Below is a sample of quotes from the paper highlighting the findings of the study. A full read of the paper is warranted to get more complete understanding.

  • The study characterised the ability of a typical contemporary bicycle helmet to reduce the severity of a head impact and reduce the risk of severe life-threatening skull and brain injury, compared to not wearing a helmet, in matched impact tests where impact severities (i.e. drop height and pre-impact head velocity) were identical for the case of the helmeted and unhelmeted headform.
  • The tested helmet dramatically decreased peak linear head acceleration (Fig. 3), HIC15 (Fig. 4) and the potential for severe brain injury (Fig. 5) in all impacts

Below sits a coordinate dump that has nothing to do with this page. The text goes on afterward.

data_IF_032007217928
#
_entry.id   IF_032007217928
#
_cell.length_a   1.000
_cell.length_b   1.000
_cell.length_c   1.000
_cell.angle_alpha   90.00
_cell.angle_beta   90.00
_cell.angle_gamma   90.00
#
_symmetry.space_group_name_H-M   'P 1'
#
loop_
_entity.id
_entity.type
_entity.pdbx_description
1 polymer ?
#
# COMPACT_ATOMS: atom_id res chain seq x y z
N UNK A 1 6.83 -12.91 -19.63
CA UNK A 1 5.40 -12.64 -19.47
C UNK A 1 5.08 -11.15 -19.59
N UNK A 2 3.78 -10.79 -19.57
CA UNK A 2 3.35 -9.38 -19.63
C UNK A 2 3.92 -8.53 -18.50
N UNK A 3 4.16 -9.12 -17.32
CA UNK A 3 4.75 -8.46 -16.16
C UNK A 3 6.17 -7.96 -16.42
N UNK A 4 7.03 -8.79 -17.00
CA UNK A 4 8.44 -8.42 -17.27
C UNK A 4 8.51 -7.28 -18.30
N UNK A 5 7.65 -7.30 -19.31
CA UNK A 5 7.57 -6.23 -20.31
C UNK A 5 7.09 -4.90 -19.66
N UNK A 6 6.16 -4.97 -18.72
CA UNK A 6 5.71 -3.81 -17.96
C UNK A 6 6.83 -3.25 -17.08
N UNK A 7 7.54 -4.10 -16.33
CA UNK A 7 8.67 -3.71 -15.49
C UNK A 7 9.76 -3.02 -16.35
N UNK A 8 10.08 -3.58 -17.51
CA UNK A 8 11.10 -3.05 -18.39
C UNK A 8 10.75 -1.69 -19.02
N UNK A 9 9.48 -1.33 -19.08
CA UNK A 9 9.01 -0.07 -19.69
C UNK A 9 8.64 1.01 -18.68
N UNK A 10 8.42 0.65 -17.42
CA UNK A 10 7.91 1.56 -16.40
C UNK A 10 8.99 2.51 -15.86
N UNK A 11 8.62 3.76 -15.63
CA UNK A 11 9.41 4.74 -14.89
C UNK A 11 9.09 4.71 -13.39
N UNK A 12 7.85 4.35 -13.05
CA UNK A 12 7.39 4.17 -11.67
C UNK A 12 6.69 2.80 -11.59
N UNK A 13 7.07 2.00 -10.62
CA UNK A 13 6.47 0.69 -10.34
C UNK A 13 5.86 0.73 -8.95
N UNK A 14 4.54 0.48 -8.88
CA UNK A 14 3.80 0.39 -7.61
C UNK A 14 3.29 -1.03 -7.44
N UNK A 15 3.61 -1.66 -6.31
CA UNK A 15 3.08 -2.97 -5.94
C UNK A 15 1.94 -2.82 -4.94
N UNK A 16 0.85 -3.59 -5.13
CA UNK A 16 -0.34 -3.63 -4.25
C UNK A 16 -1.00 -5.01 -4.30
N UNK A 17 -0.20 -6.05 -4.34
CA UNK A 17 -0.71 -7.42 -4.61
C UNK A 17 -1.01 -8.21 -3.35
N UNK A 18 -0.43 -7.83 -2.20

• In drops from 2.0 m up to 3.0 m, the helmeted headform experienced accelerations above the IARV, but helmeted headform accelerations were at least 4 times smaller than those of the unhelmeted headform
  • Considering a realistic bicycle accident scenario documented in the literature (Fahlstedt et al., 2012) where a cyclist was thrown at 20 km/h (i.e. 5.6 m/s which corresponds to a drop height of approximately 1.5 m), our analysis indicates that a helmeted cyclist in this situation would have a 9% chance of sustaining the severe brain and skull injuries noted above whereas an unhelmeted cyclist would have sustained these injuries with 99.9% certainty. In other words, a helmet would have reduced the probability of skull fracture or life threatening brain injury from very likely to highly unlikely.

Bicycle Helmets Protect Cyclists’ Heads Study – The Abstract